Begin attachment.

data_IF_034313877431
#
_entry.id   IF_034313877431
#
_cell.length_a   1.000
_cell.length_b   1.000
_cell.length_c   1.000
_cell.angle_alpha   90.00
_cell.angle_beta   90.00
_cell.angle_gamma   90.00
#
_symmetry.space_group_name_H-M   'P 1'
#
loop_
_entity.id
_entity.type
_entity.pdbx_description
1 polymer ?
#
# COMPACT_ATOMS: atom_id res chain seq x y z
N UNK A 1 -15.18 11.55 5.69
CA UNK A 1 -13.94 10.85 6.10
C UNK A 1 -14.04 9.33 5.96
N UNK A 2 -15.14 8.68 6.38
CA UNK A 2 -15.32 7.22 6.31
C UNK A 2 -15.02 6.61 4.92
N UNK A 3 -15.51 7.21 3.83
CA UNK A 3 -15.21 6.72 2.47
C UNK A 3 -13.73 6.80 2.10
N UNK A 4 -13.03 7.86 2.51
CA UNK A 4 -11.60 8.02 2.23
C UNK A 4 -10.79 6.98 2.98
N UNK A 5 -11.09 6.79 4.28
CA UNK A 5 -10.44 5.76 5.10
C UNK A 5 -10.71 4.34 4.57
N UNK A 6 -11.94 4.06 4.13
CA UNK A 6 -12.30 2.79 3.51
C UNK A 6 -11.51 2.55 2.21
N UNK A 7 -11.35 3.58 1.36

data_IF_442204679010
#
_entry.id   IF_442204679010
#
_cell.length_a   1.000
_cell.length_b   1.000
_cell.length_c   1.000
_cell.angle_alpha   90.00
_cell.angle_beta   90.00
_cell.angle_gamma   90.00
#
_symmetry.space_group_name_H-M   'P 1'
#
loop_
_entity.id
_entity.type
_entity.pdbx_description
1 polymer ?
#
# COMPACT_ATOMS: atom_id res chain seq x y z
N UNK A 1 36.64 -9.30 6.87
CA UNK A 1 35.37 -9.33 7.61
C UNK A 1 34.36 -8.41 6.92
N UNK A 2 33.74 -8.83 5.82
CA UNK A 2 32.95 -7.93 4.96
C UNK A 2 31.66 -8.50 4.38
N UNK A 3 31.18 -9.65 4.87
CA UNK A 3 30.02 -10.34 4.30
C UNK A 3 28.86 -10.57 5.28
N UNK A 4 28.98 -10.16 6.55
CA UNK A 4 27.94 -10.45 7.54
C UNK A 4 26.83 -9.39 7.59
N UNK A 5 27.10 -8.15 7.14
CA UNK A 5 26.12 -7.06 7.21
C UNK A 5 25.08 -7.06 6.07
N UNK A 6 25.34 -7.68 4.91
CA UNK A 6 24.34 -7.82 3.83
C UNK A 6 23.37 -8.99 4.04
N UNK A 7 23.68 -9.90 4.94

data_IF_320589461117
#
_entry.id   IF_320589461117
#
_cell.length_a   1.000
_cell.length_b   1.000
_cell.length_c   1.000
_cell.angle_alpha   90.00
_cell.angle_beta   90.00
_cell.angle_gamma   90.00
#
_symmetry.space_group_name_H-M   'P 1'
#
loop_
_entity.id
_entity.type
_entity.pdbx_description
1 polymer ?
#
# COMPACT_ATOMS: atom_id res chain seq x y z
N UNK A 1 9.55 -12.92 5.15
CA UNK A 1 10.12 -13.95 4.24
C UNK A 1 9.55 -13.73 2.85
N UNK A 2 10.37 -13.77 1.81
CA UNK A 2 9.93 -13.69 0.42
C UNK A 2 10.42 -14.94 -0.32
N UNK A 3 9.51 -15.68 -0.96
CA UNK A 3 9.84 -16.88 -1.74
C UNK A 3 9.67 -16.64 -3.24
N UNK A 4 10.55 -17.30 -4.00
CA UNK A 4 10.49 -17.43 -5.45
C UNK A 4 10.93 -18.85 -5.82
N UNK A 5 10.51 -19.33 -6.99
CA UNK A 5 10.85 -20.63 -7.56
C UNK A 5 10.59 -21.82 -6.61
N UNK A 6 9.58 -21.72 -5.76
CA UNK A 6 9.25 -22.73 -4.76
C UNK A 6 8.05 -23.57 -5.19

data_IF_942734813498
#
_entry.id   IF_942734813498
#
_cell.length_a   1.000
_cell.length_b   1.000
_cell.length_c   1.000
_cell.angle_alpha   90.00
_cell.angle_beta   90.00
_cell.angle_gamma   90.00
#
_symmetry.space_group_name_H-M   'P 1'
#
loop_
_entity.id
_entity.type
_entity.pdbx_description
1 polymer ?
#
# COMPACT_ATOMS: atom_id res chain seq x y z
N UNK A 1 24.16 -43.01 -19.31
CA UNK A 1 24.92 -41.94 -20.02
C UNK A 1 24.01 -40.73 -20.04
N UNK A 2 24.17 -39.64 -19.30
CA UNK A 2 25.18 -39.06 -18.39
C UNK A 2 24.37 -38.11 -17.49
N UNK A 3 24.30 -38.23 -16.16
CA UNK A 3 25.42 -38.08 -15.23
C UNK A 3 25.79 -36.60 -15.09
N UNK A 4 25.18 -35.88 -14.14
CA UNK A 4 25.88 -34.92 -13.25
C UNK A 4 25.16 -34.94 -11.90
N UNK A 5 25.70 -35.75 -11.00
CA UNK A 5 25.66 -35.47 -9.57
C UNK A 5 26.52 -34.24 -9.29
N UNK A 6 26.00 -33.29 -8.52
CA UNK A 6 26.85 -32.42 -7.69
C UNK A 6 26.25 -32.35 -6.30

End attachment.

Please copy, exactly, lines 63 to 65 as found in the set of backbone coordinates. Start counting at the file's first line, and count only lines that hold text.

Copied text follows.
N UNK A 2 33.74 -8.83 5.82
CA UNK A 2 32.95 -7.93 4.96
C UNK A 2 31.66 -8.50 4.38